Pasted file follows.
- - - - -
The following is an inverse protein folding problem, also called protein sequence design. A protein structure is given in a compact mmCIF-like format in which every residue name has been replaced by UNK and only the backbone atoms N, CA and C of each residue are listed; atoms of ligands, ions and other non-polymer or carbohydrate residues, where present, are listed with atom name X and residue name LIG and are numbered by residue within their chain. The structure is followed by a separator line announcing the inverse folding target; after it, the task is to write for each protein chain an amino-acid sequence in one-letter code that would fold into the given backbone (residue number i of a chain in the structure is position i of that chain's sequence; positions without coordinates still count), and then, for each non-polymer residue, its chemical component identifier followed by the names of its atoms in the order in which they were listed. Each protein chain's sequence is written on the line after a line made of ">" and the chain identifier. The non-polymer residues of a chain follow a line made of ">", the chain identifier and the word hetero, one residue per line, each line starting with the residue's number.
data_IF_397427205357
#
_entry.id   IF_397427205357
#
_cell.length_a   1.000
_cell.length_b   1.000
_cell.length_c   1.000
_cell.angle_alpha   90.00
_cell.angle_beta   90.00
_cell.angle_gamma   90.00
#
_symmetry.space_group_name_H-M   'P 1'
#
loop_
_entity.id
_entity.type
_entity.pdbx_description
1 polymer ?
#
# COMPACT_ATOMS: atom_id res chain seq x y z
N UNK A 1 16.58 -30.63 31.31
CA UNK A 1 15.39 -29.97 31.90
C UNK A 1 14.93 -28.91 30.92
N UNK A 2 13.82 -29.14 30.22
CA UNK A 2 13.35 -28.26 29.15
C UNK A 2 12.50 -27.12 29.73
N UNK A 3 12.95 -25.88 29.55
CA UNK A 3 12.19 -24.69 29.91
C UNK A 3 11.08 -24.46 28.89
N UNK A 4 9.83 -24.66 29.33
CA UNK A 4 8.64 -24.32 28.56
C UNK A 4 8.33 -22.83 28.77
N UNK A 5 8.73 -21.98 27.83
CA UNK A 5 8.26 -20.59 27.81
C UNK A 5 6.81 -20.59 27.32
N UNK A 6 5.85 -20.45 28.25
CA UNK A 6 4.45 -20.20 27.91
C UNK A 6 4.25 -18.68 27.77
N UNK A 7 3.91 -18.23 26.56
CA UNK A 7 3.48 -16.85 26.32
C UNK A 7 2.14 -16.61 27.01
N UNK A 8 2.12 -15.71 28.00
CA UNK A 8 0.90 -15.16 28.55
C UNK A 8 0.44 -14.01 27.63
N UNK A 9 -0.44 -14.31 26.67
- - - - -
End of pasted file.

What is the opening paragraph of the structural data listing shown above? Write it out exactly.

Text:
The following is an inverse protein folding problem, also called protein sequence design. A protein structure is given in a compact mmCIF-like format in which every residue name has been replaced by UNK and only the backbone atoms N, CA and C of each residue are listed; atoms of ligands, ions and other non-polymer or carbohydrate residues, where present, are listed with atom name X and residue name LIG and are numbered by residue within their chain. The structure is followed by a separator line announcing the inverse folding target; after it, the task is to write for each protein chain an amino-acid sequence in one-letter code that would fold into the given backbone (residue number i of a chain in the structure is position i of that chain's sequence; positions without coordinates still count), and then, for each non-polymer residue, its chemical component identifier followed by the names of its atoms in the order in which they were listed. Each protein chain's sequence is written on the line after a line made of ">" and the chain identifier. The non-polymer residues of a chain follow a line made of ">", the chain identifier and the word hetero, one residue per line, each line starting with the residue's number.